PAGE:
Dogs have strong jaws and can cause a great deal of damage when they chew. Stopping unacceptable chewing requires you to find out why they do it and, in most cases, transfer their chewing onto more acceptable items instead.
If you have a puppy under 12 months, go to ‘Puppy Chewing’
If your dog chews only when left alone, please also see ‘Separation Problems’
Chew, chew, chew!
Many dogs chew household items left lying around, or furniture or even the house itself. Dogs may chew items made of a particular substrate, such as wood or plastic, or they may target possessions belonging to one particular owner. They may chew daily, or they may have chewing bouts that occur intermittently.
Why do they do it?
Dogs chew for a number of reasons:
- Adolescence, exploration, boredom and the need to chew. The most common reason for young dogs to chew inappropriately is because they have a strong internal desire to do so and or do not have, or do not know what to do with, appropriate items to chew instead. The internal desire can be driven by the frustrated need to explore, the need to strengthen the jaws and settle adult teeth in the jaw during adolescence (6 months – 18 months), the frustrated need to exercise in young dogs, particularly those of working parentage, or just the need to chew when continually given soft or easily eaten foods.
- To get free from restraint. Some dogs chew to get to freedom, either by chewing through doors, or through a lead or harness that restrains them.
- Frustration. Some dogs chew because they cannot get to something else, for example, a dog that sees another dog that it wants to play with may chew through the lead of a dog close by or may chew clothing or something more solid that it is next to.
- Anxiety. Dogs that are anxious may chew to get out or to make a den to hide in. They may also chew things that smell of owner.
- Diet or hunger. Some dogs chew to relieve a need for nutrients or feel more full if they are hungry. In these cases, such as in the case of a dog that habitually chews stones or tissues, they will also ingest some of the chewed material.
- Pain or discomfort. Some dogs may chew to try to alleviate pain or discomfort. They may chew something that is next to them when lying down or they may lick at and chew the skin on the part of their body that is uncomfortable.
It's natural to be angry when your possessions are destroyed or damaged. However, punishing or telling your dog off won’t help to relieve his desperate need to chew. Instead, you are likely to make him into a secretive chewer, who only chews when you are not around to stop him. This will make it very difficult to teach him what he should chew instead. Worse still, if the punishment is prolonged, your dog may become frightened of you or react defensively when he has something to chew. Scolding and punishment will damage the relationship between you and so it is more sensible to find an intelligent solution that will solve the problem for both you and your dog.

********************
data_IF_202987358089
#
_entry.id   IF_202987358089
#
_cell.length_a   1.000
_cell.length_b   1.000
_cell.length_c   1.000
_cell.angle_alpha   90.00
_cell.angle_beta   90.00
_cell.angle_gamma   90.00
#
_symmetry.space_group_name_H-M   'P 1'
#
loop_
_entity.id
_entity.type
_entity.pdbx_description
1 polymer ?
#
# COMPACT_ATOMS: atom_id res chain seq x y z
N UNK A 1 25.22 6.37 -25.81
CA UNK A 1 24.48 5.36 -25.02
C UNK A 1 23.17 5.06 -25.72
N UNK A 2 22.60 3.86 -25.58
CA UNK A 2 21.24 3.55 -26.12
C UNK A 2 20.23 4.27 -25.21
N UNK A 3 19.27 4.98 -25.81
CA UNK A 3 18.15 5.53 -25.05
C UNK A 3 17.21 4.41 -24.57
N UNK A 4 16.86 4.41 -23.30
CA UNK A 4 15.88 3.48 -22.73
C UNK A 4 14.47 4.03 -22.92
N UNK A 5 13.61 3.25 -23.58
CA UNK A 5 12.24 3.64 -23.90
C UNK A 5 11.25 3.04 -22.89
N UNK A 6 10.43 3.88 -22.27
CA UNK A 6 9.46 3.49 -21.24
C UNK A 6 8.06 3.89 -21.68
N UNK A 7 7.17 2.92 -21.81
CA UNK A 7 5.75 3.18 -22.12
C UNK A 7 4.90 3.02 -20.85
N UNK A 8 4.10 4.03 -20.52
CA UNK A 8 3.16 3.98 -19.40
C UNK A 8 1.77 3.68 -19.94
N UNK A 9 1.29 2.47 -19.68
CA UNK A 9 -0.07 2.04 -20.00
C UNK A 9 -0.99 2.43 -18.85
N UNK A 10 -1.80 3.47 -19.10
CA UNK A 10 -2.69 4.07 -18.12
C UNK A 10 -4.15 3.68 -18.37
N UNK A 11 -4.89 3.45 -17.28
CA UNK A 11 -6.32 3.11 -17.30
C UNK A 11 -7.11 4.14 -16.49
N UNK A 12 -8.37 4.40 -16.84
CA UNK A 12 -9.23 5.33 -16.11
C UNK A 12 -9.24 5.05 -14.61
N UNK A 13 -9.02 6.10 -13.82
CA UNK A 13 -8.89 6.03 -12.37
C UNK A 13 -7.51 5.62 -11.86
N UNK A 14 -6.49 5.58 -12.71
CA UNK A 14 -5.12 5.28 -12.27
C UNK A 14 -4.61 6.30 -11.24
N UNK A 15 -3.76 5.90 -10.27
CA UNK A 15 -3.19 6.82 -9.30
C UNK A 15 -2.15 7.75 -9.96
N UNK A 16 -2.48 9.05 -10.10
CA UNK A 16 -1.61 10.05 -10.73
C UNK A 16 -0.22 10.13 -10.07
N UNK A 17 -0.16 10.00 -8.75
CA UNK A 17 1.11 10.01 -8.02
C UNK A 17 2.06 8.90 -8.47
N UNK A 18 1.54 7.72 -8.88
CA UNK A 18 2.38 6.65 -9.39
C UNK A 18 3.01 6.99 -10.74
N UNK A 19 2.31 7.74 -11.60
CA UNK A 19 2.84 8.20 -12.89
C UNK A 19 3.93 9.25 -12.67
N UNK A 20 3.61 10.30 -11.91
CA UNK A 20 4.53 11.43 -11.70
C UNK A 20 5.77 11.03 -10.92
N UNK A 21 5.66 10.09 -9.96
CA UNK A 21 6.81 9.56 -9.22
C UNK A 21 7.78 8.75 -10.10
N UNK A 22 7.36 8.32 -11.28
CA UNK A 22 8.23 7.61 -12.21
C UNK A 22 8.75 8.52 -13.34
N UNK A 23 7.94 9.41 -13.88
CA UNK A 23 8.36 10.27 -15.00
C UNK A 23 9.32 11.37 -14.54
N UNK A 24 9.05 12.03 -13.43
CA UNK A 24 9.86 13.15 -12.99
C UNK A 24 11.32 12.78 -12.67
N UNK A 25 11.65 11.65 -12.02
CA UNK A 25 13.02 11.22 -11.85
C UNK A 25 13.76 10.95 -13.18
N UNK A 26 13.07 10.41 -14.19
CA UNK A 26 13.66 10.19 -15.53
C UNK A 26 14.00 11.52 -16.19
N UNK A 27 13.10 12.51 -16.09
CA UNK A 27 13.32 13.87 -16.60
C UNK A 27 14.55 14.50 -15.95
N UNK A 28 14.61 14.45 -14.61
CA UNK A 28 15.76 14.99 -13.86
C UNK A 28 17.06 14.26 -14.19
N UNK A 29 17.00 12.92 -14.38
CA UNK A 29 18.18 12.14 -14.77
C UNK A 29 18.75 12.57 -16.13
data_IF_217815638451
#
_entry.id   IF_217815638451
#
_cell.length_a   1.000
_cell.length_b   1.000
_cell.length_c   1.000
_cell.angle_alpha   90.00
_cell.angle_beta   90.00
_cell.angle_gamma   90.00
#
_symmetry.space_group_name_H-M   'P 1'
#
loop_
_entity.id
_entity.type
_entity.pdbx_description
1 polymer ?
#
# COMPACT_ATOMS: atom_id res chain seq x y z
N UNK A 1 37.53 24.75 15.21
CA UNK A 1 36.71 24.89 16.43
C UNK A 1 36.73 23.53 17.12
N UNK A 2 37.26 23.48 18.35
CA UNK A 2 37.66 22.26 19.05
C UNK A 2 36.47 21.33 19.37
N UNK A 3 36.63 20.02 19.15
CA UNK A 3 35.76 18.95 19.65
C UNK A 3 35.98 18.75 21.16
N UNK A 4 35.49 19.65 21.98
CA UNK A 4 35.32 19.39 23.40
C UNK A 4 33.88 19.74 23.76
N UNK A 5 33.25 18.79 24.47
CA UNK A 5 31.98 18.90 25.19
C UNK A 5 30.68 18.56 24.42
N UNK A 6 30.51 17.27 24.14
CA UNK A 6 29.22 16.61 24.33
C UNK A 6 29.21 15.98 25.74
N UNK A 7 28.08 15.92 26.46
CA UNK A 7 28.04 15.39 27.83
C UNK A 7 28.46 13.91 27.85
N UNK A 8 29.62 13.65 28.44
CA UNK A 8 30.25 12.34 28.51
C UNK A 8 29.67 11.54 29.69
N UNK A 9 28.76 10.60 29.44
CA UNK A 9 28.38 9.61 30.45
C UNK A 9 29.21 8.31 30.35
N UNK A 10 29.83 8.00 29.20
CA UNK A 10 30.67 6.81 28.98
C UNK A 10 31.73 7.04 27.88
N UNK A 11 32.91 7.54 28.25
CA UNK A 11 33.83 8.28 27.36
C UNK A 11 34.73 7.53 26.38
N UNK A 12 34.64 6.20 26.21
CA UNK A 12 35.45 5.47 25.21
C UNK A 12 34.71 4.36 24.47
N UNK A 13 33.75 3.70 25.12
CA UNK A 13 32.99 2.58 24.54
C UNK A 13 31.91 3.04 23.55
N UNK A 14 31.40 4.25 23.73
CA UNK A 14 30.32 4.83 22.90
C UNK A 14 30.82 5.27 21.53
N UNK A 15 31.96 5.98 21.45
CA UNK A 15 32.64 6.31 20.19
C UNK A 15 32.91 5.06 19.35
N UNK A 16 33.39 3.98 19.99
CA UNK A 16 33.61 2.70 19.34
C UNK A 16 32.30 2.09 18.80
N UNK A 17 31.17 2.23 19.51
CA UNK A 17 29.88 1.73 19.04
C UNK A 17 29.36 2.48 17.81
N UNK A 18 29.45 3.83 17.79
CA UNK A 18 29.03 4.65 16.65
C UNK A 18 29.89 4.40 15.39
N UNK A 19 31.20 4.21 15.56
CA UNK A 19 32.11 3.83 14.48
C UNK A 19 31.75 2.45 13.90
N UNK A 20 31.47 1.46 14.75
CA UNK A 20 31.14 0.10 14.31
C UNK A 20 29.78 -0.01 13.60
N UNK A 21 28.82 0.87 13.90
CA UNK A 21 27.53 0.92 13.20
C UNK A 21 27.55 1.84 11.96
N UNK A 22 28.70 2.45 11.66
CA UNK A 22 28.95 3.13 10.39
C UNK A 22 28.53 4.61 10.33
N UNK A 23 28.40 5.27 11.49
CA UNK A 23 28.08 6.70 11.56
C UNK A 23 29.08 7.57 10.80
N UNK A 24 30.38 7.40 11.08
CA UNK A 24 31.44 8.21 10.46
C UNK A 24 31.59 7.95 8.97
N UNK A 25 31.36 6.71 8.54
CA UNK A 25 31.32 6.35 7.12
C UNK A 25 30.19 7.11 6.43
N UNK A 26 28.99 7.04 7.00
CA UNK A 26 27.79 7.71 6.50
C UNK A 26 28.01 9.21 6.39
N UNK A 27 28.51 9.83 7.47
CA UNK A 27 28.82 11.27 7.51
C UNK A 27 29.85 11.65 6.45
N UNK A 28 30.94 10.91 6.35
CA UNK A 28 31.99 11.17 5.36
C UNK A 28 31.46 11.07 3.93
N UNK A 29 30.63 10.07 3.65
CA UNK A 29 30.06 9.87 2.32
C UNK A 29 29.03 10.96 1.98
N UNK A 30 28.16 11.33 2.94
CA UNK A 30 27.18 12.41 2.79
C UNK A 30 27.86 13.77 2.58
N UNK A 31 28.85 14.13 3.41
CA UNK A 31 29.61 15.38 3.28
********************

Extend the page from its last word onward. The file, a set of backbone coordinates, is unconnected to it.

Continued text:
Solving chewing problems relies on sorting out why your dog is chewing and then applying one (or more) of the solutions below:
Adolescence, exploration, boredom and the need to chew
Dogs that chew inappropriately need two things. They need a wide variety of different chews and they need someone to teach them to chew these instead of household objects. Supervision and containment are also necessary to break previously formed habits. They may also need more chances to explore new environments as well as more opportunity to exercise and play games.
To get free from restraint
For dogs that chew to get to freedom, the reason why the dog is so focused on getting free needs to be found, together with some way to make him feel more content about staying put. Go to 'Escaping And Running Away'.
Dogs that chew through frustration need to learn to deal with the feelings they get when they can’t have something they want. This needs to be done on a daily basis, making the dog work and wait for things it wants until it is much better at self-control. Then new calm behaviour can be taught in place of chewing in exciting situations. Go to 'Frustration and Re-Directed Aggression'.
The source of the anxiety needs to be found and the dog desensitized to, and made to feel good about, what it is afraid of. Go to ‘Fear And Anxiety’. If this only happens when the dog is alone, go to ‘Separation Problems’
Diet or hunger
If the dog is chewing because of dietary deficiency or because it is hungry, a new diet is needed that is more fulfilling. Please consult your veterinary surgeon. Remember to make any changes in food gradually to avoid upsetting your dog’s digestion, and continue on the new food for at least 2 weeks to see if beneficial changes occur.
Pain or discomfort
Dogs that chew because of pain and discomfort need to see a veterinary surgeon to determine the underlying cause, or, where the cause is known and is incurable, such as in the case of arthritis, more pain relief medication may be needed. Please consult your veterinary surgeon.
Why not tell everyone how you changed your dog´s behaviour for the better. Click the button below.